St. Maarten/St. Martin
Looking for a favorite beach or a bargain of a lifetime?
St. Maarten/St. Martin
Two different governments, 2 different languages and 2 very different cultures share this 37-square mile island divided into Dutch St. Maarten and French St. Martin.
Although they are spelled differently, St. Maarten and St. Martin are pronounced the same.
is the smallest island anywhere shared by
two nations. Dutch St. Maarten occupies about 17-square miles,
French St. Martin a hoggish 20.
One reason the 2 groups of settlers were able to live together so harmoniously is they essentially ignored each other as much as possible. Since only an invisible line divides the two territories, it didn't demand a lot of engineering skill; more the final acceptance that each other existed.
Amazingly, a road connecting the two sides wasn't built until the 20th century.
The division of the island occurred in 1648 when Dutch and French settlers decided to peacefully partition the island even though their homelands were at war. Once it was done, the locals went back to business while English, French and Dutch troops fought over the island until 1817 when the original partition finally went into effect.
Today, only simple road signs let you know that you've crossed from one country to the next. There are no formal border crossings. They would only hinder the thousands of tourists who daily search out the best beaches and best bargains on both sides.
There are quite a few good beaches to choose from, too; 37 in all. On the Dutch side, Maho Beach is alive with activity, lots of swimmers, wet bikes and the opportunity to watch airplanes passing overhead as they land at the nearby airport.
All of St. Maarten's beaches are equally distinctive, which is why I call them Beaches with Attitude. Here's a detailed description of them and the resorts nearby.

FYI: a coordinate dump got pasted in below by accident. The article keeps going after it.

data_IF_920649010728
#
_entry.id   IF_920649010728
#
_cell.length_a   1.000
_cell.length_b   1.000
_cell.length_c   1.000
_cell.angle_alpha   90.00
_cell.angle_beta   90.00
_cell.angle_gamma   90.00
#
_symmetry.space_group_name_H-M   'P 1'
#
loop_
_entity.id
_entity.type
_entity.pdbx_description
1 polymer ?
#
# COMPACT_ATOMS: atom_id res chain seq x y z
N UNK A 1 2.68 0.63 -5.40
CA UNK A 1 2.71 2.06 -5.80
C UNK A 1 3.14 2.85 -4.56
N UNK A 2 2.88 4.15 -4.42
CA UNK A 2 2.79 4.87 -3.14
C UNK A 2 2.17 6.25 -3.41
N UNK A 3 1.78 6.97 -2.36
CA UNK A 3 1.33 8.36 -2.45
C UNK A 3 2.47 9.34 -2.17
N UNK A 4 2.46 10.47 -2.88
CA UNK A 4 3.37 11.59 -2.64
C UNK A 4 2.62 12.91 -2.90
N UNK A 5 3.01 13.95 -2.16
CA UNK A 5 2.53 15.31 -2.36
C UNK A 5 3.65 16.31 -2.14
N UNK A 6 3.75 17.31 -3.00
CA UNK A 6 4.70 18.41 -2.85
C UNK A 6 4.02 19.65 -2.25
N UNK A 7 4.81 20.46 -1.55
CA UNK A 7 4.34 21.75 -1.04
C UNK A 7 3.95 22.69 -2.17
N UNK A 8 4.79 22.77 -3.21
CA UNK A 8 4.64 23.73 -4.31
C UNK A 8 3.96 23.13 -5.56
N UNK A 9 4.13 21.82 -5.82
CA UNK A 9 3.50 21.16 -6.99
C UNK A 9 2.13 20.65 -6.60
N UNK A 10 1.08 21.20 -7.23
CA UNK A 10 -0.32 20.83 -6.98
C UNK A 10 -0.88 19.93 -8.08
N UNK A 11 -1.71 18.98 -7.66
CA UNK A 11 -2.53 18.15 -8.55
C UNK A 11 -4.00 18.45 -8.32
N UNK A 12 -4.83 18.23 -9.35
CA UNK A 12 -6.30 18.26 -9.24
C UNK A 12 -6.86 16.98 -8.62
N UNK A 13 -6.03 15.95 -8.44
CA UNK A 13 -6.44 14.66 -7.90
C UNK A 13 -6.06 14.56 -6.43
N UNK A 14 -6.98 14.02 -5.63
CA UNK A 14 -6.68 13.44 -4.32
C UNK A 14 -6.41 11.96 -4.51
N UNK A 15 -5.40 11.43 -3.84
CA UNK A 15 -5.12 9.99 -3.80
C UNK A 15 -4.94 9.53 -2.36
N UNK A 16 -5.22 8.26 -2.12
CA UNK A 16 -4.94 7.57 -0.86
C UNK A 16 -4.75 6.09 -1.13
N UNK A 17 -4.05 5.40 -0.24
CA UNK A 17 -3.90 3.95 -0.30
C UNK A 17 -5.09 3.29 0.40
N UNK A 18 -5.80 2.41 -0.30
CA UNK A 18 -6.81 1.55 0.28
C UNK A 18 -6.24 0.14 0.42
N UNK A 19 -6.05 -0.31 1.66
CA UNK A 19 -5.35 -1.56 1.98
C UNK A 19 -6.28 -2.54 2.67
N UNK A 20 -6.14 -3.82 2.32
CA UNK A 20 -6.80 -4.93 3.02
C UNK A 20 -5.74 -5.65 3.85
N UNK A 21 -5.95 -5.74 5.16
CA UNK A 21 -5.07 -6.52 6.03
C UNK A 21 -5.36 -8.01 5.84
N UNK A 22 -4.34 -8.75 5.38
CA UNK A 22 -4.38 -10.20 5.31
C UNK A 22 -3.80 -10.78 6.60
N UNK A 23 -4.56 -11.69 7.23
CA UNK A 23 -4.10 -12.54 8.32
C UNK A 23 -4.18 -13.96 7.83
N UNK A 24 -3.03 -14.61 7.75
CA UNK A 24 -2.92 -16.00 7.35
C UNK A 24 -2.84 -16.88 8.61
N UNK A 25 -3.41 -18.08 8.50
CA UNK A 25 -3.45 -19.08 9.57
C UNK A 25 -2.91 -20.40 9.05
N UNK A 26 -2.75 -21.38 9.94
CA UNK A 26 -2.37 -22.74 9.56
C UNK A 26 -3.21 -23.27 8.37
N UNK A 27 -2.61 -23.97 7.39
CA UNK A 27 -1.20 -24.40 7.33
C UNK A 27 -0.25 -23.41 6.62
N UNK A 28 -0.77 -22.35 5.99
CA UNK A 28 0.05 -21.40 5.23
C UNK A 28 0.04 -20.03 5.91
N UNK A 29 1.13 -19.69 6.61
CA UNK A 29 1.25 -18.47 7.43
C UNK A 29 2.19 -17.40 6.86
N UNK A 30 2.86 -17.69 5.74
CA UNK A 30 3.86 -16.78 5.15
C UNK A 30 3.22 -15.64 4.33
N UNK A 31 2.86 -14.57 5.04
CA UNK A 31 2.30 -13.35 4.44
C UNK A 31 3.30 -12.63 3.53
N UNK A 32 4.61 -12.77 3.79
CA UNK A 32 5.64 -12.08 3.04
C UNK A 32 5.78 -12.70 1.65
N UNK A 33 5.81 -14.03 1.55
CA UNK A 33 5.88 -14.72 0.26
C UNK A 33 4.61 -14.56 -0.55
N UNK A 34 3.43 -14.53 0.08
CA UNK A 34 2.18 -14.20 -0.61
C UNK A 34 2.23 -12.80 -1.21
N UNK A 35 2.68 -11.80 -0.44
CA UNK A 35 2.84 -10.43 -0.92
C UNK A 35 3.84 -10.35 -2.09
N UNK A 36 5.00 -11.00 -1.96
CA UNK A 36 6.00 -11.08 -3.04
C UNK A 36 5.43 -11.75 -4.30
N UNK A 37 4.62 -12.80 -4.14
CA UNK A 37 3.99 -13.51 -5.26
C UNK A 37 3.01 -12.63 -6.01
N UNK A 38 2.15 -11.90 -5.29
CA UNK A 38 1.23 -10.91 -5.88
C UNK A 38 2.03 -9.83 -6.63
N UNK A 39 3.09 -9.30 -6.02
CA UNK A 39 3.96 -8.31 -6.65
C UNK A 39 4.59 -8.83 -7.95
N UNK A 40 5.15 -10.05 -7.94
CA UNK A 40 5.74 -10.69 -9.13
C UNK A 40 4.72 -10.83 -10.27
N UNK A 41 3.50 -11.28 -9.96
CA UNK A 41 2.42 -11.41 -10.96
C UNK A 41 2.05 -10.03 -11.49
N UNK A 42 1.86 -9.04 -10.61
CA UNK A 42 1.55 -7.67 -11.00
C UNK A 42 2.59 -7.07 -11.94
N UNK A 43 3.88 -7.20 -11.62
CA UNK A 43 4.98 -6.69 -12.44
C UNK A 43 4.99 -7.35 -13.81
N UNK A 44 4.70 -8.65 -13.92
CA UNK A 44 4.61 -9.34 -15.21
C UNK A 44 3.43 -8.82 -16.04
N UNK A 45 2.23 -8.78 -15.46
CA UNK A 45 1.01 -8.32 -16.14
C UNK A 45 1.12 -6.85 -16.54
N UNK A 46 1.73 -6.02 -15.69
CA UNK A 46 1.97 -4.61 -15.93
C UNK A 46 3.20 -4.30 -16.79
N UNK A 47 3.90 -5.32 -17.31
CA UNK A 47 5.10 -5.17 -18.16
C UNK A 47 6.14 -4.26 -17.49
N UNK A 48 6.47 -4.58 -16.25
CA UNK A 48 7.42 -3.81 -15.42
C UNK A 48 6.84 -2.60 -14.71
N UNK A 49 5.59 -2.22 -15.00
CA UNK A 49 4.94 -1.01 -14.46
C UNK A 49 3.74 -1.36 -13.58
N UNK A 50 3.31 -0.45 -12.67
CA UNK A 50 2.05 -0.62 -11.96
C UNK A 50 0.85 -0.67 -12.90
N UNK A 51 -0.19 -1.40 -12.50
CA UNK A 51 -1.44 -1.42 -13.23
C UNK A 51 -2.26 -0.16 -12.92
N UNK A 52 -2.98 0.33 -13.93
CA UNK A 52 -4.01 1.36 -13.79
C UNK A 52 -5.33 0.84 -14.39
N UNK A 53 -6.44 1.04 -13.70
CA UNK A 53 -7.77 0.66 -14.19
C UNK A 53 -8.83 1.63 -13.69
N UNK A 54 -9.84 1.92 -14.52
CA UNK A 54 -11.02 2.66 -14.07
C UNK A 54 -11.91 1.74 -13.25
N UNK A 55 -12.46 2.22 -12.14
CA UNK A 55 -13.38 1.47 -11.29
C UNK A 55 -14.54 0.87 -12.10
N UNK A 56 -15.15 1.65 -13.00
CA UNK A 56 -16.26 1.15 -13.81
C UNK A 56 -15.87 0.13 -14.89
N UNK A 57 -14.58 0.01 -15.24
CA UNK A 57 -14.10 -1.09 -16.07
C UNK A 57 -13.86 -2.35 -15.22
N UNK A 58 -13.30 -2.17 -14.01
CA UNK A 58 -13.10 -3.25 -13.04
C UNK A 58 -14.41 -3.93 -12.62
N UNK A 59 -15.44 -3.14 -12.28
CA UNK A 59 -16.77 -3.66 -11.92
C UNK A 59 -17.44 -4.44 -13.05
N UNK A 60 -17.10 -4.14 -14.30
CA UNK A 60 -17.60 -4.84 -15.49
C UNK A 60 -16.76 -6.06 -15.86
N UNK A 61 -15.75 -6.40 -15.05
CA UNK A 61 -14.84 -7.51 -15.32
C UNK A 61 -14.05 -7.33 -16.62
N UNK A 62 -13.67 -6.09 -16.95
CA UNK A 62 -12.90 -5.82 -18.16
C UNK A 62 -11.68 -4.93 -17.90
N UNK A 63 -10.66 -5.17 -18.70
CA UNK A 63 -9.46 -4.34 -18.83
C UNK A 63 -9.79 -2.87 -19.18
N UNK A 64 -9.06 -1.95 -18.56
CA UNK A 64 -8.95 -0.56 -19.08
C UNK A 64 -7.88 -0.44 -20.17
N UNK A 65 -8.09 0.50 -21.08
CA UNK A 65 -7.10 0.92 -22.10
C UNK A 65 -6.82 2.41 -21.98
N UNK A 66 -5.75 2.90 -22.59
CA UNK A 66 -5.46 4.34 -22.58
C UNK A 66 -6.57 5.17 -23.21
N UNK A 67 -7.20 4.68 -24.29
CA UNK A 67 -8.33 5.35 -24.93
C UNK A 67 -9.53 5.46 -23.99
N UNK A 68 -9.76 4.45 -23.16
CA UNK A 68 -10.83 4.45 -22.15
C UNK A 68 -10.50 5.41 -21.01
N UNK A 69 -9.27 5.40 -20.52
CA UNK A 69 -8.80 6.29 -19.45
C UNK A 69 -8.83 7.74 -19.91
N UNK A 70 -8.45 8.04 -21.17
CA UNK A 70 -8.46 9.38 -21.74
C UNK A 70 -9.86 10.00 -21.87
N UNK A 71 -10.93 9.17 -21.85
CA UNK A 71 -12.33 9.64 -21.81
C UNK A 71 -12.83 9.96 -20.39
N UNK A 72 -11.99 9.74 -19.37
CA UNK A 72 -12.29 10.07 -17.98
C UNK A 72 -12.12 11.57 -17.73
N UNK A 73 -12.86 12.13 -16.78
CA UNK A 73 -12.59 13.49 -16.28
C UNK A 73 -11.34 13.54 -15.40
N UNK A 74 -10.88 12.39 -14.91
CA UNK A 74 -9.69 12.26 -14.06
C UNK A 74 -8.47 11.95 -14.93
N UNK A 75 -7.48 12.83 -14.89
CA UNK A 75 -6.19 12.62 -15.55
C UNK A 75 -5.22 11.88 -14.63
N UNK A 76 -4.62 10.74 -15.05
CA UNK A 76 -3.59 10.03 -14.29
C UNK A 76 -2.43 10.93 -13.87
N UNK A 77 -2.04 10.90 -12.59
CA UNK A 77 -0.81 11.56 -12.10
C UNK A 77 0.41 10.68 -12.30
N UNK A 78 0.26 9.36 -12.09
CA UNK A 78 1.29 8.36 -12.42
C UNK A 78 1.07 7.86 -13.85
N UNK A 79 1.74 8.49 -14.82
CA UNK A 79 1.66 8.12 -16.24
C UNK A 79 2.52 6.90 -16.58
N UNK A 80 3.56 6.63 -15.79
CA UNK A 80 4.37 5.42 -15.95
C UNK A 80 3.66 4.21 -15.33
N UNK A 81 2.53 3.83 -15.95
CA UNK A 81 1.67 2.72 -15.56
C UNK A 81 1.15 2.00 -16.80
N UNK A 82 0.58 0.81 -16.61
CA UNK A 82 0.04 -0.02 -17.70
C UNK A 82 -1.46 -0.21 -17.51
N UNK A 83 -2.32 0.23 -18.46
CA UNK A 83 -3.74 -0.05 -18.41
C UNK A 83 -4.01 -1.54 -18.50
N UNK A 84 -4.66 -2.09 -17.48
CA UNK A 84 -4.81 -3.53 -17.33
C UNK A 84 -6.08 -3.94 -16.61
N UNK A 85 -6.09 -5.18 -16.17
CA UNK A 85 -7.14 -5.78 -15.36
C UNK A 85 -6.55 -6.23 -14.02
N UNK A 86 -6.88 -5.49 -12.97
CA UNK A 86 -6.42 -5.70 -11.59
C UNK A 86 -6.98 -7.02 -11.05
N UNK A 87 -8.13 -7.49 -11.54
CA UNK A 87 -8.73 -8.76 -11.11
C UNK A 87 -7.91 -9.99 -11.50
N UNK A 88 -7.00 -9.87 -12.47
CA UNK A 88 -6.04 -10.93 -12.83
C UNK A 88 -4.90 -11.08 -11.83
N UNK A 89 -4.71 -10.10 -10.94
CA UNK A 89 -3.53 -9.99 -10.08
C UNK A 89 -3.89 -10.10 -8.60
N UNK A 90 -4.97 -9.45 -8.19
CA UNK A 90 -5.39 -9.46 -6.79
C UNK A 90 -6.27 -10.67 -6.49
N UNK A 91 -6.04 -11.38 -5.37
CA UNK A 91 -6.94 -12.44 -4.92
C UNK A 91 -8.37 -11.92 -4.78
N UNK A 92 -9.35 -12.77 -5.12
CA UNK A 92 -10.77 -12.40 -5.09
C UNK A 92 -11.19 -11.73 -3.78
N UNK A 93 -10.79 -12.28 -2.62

St. Maarten's Carnival is held at the end of April--right after hotel prices drop.
The French beach everyone wants to visit is Orient Beach, which easily accommodates the demand with its numerous chair, umbrella and watersports rentals, along with plenty of snack and t-shirt huts.
Equally good but usually less crowded are Baie Longue (Long Bay) and the wide sands of Baie Rouge (Red Bay). Topless sunbathing is the norm at all St. Martin beaches.
St. Maarten/St. Martin are also famous for their impressive shopping variety. On the Dutch side, Philipsburg's Front Street is packed with items from all over the world. A favorite on the French side favorite is Marina Port la Royale, situated on a picturesque lagoon with many sailboats. The French capital of Marigot also has many fine stores.
For truly exceptional French or continental cuisine, the small restaurants clustered in the town of Grand Case are acknowledged as the best.
St. Maarten Facts & Map
St. Martin Facts & Map
Married in St. Maarten
Married in St. Martin